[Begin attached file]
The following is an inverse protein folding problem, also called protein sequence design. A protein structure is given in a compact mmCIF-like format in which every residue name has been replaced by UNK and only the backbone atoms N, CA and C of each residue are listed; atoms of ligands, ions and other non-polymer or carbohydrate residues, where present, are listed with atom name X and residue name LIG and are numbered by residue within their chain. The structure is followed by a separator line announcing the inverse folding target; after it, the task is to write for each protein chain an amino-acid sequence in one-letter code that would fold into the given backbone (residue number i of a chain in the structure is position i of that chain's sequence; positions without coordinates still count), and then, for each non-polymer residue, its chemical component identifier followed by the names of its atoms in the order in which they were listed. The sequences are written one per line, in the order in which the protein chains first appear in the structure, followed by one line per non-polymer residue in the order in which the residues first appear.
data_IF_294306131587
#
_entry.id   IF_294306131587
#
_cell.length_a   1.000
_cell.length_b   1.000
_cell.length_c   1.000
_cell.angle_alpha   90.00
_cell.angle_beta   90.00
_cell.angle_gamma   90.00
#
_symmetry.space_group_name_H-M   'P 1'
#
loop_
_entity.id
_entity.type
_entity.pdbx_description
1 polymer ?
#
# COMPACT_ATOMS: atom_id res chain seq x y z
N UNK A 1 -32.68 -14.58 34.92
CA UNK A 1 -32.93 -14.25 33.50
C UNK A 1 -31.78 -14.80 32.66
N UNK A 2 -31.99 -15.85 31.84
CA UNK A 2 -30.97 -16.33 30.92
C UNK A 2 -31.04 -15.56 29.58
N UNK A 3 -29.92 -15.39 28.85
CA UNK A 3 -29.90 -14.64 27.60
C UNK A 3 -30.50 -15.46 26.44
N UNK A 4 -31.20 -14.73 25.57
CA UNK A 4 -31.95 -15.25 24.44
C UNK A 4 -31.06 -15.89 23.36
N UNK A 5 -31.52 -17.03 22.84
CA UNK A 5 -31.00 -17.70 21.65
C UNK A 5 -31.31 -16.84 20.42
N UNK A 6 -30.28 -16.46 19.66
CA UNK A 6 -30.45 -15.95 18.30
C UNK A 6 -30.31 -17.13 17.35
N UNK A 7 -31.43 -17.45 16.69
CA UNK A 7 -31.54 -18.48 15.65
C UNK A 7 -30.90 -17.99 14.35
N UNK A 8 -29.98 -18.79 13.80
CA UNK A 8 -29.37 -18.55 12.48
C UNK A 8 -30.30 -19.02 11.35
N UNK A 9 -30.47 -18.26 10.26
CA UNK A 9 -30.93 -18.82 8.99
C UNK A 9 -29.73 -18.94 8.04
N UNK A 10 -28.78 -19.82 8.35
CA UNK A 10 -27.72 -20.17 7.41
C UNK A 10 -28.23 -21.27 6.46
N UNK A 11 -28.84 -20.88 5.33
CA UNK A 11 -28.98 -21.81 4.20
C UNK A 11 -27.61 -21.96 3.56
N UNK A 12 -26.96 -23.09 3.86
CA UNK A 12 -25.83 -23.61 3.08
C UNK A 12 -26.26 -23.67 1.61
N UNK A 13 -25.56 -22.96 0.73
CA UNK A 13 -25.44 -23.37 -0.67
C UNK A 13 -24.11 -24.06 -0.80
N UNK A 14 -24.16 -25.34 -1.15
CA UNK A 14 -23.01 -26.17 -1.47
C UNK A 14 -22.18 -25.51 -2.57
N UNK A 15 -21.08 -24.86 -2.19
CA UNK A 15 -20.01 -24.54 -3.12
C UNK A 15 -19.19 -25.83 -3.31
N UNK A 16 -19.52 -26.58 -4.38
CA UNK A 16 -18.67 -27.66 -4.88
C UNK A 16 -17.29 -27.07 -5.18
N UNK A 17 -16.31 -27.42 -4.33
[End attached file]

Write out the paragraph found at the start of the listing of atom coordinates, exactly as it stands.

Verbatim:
The following is an inverse protein folding problem, also called protein sequence design. A protein structure is given in a compact mmCIF-like format in which every residue name has been replaced by UNK and only the backbone atoms N, CA and C of each residue are listed; atoms of ligands, ions and other non-polymer or carbohydrate residues, where present, are listed with atom name X and residue name LIG and are numbered by residue within their chain. The structure is followed by a separator line announcing the inverse folding target; after it, the task is to write for each protein chain an amino-acid sequence in one-letter code that would fold into the given backbone (residue number i of a chain in the structure is position i of that chain's sequence; positions without coordinates still count), and then, for each non-polymer residue, its chemical component identifier followed by the names of its atoms in the order in which they were listed. The sequences are written one per line, in the order in which the protein chains first appear in the structure, followed by one line per non-polymer residue in the order in which the residues first appear.